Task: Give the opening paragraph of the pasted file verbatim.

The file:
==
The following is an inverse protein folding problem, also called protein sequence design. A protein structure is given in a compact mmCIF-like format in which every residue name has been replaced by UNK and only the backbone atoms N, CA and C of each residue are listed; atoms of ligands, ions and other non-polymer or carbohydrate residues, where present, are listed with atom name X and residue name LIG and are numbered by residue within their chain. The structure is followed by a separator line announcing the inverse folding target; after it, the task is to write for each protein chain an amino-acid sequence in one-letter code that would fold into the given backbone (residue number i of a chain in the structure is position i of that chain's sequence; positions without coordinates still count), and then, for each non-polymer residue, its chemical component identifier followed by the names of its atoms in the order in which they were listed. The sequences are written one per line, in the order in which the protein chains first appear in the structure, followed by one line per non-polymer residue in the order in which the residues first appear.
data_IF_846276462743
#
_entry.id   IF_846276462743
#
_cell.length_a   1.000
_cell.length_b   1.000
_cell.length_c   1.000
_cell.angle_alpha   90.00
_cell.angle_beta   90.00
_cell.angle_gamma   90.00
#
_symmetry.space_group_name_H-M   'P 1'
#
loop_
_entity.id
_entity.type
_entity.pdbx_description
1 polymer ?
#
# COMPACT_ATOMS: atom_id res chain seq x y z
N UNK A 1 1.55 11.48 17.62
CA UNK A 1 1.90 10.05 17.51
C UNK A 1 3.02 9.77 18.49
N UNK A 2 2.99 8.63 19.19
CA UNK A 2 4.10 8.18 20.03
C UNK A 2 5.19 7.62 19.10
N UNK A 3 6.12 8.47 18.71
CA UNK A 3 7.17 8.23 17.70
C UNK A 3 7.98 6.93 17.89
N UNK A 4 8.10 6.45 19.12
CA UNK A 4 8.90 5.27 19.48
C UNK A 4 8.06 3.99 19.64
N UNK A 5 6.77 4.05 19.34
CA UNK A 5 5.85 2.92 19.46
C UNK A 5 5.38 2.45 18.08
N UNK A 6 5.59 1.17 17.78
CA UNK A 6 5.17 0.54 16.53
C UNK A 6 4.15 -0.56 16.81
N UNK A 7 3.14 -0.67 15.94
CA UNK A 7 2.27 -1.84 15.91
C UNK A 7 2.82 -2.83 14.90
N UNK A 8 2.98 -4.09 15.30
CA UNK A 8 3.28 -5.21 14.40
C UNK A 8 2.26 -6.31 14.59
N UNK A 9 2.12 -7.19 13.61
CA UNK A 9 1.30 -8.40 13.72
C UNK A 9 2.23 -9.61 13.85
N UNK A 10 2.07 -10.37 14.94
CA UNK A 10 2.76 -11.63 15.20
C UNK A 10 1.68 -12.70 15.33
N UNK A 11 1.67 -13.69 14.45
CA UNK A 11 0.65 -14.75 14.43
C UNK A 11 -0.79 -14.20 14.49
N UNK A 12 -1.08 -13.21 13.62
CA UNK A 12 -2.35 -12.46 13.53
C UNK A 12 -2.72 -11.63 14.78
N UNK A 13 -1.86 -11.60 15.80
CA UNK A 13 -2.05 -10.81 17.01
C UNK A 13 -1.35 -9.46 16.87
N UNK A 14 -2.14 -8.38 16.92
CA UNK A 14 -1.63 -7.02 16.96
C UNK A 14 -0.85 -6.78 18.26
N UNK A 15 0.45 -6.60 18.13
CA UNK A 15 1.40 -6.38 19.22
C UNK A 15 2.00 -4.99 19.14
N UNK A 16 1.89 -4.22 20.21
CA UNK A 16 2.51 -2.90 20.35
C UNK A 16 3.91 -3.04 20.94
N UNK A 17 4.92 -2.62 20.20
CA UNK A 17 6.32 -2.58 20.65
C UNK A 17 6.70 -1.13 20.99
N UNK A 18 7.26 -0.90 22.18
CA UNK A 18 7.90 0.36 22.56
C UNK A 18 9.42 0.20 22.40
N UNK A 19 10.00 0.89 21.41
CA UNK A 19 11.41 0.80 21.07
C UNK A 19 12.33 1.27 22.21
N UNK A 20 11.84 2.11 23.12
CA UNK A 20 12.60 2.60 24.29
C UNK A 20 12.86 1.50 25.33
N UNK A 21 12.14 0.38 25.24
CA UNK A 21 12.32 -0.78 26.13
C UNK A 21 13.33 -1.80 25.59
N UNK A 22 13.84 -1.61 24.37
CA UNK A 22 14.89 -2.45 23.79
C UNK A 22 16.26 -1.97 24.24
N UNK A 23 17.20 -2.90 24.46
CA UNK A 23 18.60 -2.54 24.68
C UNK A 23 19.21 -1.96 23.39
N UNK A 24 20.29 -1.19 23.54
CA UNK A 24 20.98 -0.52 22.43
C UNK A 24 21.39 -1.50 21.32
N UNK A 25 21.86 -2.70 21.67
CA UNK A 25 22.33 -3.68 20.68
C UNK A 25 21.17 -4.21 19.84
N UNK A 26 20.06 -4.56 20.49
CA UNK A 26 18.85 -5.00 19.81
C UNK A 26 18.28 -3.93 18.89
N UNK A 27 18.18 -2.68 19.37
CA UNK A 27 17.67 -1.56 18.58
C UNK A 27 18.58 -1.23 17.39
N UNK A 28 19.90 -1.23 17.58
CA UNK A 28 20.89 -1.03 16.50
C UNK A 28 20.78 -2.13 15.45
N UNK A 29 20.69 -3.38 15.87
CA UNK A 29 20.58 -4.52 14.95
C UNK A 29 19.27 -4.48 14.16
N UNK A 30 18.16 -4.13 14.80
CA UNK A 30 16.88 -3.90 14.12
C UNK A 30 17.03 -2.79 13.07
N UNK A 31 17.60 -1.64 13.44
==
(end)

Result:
The following is an inverse protein folding problem, also called protein sequence design. A protein structure is given in a compact mmCIF-like format in which every residue name has been replaced by UNK and only the backbone atoms N, CA and C of each residue are listed; atoms of ligands, ions and other non-polymer or carbohydrate residues, where present, are listed with atom name X and residue name LIG and are numbered by residue within their chain. The structure is followed by a separator line announcing the inverse folding target; after it, the task is to write for each protein chain an amino-acid sequence in one-letter code that would fold into the given backbone (residue number i of a chain in the structure is position i of that chain's sequence; positions without coordinates still count), and then, for each non-polymer residue, its chemical component identifier followed by the names of its atoms in the order in which they were listed. The sequences are written one per line, in the order in which the protein chains first appear in the structure, followed by one line per non-polymer residue in the order in which the residues first appear.